“Where is daddy?” I thought aloud.

My question hung in the thick, humid air, refusing to be answered. My sisters’ eyes read that they wondered the same thing, but no one replied to me. My mother wouldn’t meet my questioning, innocent eyes, and I felt completely helpless and desperate with anxiety.

Finally I found my father. As I was moving up the escalator, he stood at the bottom, waving. Even at 9 years old, I found the tears rolling down his cheek. He looked too strong in his military uniform, with metal stars screaming his bravery, and yet I saw him defenseless. Why was he standing at the bottom of the escalator? What was going on? Questions pressed against my brain, building pressure that forced hot tears to rip down my cheek.

Speechless, helpless, I watched him grow farther away. The evil, rough, soulless escalator tore my heart as it ground upward, increasing the distance between my father and me. I tearfully tried to choke words out of my mouth, but the knot in my throat suffocated me.

As the escalator leveled off at the top, I stepped off and continued to look over the edge, down at my father who kept waving. After what seemed like an eternity, I heard my name being called across the room by my mother who beckoned me over to be with her and my sisters. I tore my blurry eyes from my idol, my father, and slowly trudged over in misery. On my way across the room, a Saudi man touched my shoulder and smiled down at me. I had never seen him before but somehow I felt familiar warmth from him.

“Everything is going to be okay,” he said to me in perfect English.

As soon as I felt his hand lift from my shoulder it seemed like he vanished, and I went over to my incomplete family, whom I noticed were crying too.

I knew why we were evacuating from Saudi Arabia. Terrorists had bombed American compounds and embassies in Daharan, a neighboring city to Riyadh, where our navy base was. All of the military families were ordered to go home by President Clinton, but the soldiers had to stay. Two years of my life were spent in Riyadh, and I wouldn’t see my dad for an entire year after we left.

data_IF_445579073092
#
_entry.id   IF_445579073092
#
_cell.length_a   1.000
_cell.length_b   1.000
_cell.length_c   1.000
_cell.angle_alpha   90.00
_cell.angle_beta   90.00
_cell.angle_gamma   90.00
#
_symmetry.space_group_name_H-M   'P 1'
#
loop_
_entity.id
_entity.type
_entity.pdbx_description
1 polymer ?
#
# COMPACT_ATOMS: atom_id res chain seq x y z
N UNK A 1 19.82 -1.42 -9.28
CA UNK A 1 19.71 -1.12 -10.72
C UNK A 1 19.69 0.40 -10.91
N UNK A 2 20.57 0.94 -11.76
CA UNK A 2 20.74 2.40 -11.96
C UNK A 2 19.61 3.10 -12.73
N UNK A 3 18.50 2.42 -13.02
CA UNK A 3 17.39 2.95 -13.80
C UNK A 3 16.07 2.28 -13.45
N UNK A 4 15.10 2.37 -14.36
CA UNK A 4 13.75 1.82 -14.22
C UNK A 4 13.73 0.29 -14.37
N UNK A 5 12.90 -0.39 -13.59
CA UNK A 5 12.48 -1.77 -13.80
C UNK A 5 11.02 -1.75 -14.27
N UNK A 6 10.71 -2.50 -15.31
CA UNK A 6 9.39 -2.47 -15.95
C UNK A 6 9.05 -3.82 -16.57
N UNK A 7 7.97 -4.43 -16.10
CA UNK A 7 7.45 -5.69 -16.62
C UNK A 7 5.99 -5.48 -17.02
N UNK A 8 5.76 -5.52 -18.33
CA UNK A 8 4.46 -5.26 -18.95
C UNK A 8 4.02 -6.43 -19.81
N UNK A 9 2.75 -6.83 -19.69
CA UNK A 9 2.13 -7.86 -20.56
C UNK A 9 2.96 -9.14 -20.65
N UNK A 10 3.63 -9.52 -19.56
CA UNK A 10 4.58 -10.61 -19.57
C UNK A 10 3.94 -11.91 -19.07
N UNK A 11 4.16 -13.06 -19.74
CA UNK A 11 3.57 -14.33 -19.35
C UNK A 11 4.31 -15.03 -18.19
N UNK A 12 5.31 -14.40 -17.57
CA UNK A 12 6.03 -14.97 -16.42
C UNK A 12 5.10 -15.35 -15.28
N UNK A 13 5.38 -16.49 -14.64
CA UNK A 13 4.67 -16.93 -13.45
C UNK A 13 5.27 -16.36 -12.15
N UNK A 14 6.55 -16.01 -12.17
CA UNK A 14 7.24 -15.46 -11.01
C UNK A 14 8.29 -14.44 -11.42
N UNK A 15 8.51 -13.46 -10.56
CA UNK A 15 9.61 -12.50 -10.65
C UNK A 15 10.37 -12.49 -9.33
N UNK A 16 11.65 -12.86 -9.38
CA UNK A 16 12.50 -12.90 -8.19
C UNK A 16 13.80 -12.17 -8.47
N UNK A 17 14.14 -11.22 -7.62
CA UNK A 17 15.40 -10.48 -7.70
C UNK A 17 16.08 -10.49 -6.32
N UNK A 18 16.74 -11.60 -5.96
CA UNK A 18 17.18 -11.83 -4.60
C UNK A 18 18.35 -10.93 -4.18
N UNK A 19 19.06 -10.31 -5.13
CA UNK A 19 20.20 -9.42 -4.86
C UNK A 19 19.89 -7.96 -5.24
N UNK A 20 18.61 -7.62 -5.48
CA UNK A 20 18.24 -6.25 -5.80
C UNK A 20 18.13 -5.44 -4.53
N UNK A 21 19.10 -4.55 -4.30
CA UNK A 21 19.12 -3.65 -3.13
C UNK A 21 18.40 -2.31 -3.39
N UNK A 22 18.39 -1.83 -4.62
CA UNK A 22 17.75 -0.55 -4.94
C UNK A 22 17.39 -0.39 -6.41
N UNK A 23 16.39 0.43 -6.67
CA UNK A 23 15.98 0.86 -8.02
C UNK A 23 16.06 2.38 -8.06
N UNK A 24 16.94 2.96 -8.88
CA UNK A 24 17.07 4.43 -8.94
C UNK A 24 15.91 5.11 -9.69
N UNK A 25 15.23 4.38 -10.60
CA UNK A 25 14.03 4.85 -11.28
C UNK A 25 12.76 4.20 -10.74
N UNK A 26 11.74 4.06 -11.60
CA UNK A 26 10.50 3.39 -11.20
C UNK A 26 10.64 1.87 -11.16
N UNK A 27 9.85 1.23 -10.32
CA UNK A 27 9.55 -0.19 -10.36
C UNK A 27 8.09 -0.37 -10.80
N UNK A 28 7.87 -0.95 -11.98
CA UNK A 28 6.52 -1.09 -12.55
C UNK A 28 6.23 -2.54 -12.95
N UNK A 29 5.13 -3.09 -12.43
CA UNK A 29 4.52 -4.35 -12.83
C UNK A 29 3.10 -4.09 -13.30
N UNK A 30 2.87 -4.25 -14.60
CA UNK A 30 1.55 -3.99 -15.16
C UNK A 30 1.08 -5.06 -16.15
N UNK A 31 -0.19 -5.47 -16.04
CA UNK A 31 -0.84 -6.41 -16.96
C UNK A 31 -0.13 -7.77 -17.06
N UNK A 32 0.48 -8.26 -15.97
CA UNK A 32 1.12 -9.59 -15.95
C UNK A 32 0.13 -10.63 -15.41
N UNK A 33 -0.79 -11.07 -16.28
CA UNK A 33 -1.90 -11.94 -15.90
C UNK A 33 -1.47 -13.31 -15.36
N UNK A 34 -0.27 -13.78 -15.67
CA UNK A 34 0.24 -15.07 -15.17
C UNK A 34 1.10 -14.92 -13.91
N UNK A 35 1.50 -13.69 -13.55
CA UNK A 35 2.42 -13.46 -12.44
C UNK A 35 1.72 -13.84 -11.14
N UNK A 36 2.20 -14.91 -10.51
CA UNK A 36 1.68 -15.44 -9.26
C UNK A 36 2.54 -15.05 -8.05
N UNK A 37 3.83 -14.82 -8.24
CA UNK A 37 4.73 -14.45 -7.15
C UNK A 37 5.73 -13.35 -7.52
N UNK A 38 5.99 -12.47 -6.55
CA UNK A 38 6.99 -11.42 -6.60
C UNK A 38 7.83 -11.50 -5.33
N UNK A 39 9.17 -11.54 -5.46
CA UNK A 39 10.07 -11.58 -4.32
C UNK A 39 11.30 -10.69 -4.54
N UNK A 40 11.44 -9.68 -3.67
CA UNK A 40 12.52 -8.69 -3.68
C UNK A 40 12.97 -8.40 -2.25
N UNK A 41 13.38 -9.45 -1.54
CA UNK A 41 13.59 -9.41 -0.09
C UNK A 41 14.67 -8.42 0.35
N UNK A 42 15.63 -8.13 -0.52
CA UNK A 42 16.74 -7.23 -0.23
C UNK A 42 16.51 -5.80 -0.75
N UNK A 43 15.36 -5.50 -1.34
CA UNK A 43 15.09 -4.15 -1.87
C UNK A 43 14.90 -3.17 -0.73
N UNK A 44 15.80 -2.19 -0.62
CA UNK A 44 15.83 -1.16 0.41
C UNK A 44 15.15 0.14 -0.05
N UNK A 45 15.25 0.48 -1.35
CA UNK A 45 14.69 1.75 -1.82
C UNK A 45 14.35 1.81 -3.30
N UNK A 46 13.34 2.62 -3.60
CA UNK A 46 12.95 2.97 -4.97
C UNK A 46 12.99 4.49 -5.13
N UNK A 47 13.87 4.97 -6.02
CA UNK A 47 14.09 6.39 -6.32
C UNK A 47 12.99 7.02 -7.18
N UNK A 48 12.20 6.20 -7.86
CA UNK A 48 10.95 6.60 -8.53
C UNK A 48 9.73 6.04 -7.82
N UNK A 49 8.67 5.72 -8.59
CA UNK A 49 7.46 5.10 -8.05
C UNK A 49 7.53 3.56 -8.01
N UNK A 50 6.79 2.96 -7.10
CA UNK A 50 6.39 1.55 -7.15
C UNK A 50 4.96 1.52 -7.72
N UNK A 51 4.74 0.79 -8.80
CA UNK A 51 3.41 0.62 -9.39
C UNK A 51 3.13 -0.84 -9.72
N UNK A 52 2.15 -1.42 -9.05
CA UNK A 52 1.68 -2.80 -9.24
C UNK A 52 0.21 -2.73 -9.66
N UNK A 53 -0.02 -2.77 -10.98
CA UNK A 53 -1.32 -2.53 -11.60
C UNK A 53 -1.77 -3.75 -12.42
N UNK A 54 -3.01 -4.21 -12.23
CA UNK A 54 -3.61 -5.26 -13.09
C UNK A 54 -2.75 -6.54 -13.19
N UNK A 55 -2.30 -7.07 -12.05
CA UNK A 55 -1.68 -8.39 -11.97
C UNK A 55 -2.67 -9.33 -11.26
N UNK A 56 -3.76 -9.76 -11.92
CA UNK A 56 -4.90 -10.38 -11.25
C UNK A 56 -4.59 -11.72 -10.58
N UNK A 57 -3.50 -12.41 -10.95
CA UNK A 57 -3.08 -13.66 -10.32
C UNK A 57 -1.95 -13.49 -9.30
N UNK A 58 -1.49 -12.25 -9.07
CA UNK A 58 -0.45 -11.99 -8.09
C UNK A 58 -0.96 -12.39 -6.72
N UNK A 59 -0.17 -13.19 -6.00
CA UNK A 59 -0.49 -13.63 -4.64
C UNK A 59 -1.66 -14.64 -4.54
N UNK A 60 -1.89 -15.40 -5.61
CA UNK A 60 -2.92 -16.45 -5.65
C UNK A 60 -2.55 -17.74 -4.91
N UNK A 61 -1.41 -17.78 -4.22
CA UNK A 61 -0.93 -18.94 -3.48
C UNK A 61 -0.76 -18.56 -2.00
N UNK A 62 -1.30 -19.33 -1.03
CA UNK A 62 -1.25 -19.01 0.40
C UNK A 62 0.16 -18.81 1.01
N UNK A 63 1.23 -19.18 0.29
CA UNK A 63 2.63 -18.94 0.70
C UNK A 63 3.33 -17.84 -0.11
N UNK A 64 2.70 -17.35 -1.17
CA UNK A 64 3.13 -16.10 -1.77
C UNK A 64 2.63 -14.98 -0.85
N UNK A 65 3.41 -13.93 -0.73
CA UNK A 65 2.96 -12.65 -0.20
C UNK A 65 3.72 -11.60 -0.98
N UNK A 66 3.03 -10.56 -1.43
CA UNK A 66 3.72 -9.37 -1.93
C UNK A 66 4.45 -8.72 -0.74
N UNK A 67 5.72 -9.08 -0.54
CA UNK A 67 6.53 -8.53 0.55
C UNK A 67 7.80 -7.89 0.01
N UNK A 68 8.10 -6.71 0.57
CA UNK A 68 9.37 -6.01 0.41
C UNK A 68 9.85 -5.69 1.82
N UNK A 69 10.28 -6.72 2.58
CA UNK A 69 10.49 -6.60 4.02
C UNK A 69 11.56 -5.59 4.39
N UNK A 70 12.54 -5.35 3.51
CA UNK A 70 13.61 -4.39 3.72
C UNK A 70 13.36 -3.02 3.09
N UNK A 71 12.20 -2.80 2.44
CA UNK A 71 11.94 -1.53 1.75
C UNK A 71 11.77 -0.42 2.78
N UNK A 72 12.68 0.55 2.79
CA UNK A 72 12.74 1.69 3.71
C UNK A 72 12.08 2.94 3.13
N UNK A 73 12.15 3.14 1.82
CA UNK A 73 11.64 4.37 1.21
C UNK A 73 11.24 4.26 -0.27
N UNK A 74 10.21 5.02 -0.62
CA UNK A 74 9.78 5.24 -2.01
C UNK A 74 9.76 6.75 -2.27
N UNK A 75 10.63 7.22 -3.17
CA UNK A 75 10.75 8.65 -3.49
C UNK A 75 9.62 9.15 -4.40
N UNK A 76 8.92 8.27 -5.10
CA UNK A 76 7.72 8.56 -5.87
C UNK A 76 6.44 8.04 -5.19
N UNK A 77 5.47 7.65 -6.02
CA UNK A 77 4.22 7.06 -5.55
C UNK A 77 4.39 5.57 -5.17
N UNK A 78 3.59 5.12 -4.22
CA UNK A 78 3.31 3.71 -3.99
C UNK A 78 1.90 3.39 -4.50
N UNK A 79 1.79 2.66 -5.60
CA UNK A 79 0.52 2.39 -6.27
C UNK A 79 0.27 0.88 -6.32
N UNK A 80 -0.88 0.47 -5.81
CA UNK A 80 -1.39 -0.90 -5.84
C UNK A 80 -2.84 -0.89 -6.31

On the long, sleepless, uncomfortable plane ride home, I looked out over the moonlit ocean and dreamed of a bomb on the plane and how I didn’t want to go home. There was no home waiting for me in America. My home was in Riyadh, in my American compound, playing with lizards and my foreign friends.

As I struggled to find myself in the midst of chaos and unfamiliarity, everything made sense to me. Now, in 2004, with that horrendous day of 9/11 three years behind us, I feel the pain of thousands deep in my remembering heart. I understand terror, and I empathize. Although 9/11 was one of the few times that middle-eastern based terror organizations targeted America, this evil has existed for centuries. In Saudi Arabia and in other countries, terrorist attacks shook foundations far before 9/11. Tragic and wasteful, terrorists can only succeed if they cause terror. The innocence of a child cannot protect anyone anymore.

To overcome terror and promote peace, we must be brave and help others as well as ourselves and not use terror tactics to eliminate terror.